Bangalore, Jun 18: Indian Davis Cupper Rohan Bopanna was Friday named a "Champion for Peace". He joins a group of 47 major international athletes committed to serving peace in the world through sport.
Created at the initiative of "Peace and Sport", a neutral international organisation under the High Patronage of Prince Albert II of Monaco, the "Champions for Peace" club includes elite athletes representing 27 different nationalities.
They embody 26 Olympic and non-Olympic sports disciplines, boasting a total of 49 World champions, 20 Olympic champions and more than a hundred national and regional titles.
Each Champion for Peace, in his or her own way, takes action to ensure that the values of sport contribute to dialogue, rapprochement and reconciliation between communities that have been divided by armed conflict, extreme poverty or lack of social cohesion.
In doubles, Bopanna was ranked 43rd in 2008 (a career high) after winning the Los Angeles Open. Rohan is currently ranked 51st, thanks to his superb victory in the final of the South African Open in Johannesburg in February 2010 and reaching the finals at the Nice Open in May 2O10.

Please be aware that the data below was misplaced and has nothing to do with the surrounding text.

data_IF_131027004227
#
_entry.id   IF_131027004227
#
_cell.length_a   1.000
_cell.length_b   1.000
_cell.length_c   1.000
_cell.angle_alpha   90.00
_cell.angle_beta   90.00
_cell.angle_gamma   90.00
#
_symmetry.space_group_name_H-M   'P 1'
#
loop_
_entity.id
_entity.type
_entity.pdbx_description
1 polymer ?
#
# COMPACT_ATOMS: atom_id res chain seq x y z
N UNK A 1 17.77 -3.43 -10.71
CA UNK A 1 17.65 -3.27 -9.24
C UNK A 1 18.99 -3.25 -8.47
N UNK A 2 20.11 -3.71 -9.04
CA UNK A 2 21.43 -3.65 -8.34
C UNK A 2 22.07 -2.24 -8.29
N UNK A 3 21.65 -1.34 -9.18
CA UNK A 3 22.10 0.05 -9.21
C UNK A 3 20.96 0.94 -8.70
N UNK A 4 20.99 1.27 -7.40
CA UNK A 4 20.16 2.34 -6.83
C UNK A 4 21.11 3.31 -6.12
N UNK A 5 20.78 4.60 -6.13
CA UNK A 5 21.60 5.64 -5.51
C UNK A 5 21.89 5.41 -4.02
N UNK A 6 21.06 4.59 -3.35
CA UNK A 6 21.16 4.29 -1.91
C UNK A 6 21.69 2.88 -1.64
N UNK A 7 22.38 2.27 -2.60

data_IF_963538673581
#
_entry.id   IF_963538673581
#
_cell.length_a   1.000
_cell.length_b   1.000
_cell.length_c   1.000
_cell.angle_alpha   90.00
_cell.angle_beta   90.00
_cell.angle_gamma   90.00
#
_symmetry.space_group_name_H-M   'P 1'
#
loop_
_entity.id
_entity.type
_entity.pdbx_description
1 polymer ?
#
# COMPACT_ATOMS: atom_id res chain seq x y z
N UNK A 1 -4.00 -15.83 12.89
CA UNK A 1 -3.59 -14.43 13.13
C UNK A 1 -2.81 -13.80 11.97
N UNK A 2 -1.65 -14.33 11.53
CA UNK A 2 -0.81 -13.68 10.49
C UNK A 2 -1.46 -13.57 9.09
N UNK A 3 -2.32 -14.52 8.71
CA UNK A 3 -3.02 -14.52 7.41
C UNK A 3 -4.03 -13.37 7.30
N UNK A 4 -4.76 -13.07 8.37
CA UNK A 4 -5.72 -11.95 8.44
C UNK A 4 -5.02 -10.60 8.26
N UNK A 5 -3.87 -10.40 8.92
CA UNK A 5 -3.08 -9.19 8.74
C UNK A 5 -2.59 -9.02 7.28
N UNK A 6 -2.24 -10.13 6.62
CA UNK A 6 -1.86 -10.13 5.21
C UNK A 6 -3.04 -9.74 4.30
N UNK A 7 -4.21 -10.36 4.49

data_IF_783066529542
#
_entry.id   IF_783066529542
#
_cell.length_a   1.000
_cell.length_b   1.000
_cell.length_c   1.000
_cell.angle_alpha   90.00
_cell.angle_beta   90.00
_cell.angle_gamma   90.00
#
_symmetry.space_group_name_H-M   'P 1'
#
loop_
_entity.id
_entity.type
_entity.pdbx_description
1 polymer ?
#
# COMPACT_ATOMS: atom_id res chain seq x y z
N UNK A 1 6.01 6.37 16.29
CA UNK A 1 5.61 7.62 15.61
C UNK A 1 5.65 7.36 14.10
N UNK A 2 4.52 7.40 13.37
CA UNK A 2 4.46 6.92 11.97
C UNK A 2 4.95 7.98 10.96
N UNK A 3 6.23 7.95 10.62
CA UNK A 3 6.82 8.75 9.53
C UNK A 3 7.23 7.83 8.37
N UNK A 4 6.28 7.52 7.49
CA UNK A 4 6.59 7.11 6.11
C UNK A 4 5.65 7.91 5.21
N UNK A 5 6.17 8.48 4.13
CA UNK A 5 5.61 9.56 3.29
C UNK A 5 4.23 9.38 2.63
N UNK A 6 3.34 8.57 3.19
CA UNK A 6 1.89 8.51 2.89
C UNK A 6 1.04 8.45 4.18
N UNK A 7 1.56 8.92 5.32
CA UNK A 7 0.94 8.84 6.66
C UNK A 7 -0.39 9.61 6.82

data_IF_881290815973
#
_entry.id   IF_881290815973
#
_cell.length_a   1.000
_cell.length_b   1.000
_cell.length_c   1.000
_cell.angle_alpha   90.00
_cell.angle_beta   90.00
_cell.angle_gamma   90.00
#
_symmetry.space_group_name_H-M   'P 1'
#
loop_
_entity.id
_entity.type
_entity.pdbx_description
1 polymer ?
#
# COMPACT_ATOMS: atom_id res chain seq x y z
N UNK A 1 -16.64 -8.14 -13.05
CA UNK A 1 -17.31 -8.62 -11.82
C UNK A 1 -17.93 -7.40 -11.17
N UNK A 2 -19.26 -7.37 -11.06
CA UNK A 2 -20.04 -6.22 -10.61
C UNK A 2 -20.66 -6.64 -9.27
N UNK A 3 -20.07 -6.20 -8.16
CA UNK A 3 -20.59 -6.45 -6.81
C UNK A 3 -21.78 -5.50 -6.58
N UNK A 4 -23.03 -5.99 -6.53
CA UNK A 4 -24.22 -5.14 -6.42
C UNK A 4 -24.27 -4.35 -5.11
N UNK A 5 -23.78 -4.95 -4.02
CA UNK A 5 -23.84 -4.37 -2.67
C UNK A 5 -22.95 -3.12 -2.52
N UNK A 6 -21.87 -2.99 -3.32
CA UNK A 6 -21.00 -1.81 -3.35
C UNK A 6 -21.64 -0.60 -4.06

Bopanna has represented India in the Davis Cup on nine occasions since 2002. He aims to represent his country at the upcoming Commonwealth Games and 2012 Olympics in London.
Bopanna also brings unprecedented experience and motivation to the Champions for Peace initiative. For over three years, he has played doubles with Aisam-Ul-Haq Qureshi from Pakistan, who is also a Champion for Peace.
Aisam-Ul-Haq Qureshi and Bopanna have enjoyed success playing together - winning one ATP trophy and numerous Challenger trophies as well as reaching the finals of four ATP World Tour events.
Before the end of the year, Bopanna and Qureshi hope to organise a friendly tennis match at the Wagah border, the only checkpoint on the frontier between India and Pakistan.
"I am very proud to be named a 'Champion for Peace," declared Bopanna. "Through tennis, I've become friends with people I had nothing in common with - not language, not culture, not religion.
"I am proud to say that I consider Aisam as a brother, even if our two countries have lived in tension for over 60 years. Together, we unite our forces to go further. I believe that our story will inspire other people to get to know each other by playing sport, despite their fears or their prejudices."
Joel Bouzou, President and Founder of Peace and Sport, himself a World Champion and Olympic medallist, added: "Through their message of brotherhood, dialogue and peace, Rohan and Aisam are helping to change mentalities and attitudes in India and Pakistan as well as in other areas of the world affected by conflict. We are pleased to support them in this great adventure, and to welcome Rohan into the Champions for Peace club. I know we can count on him to be a great ambassador for peace through sport."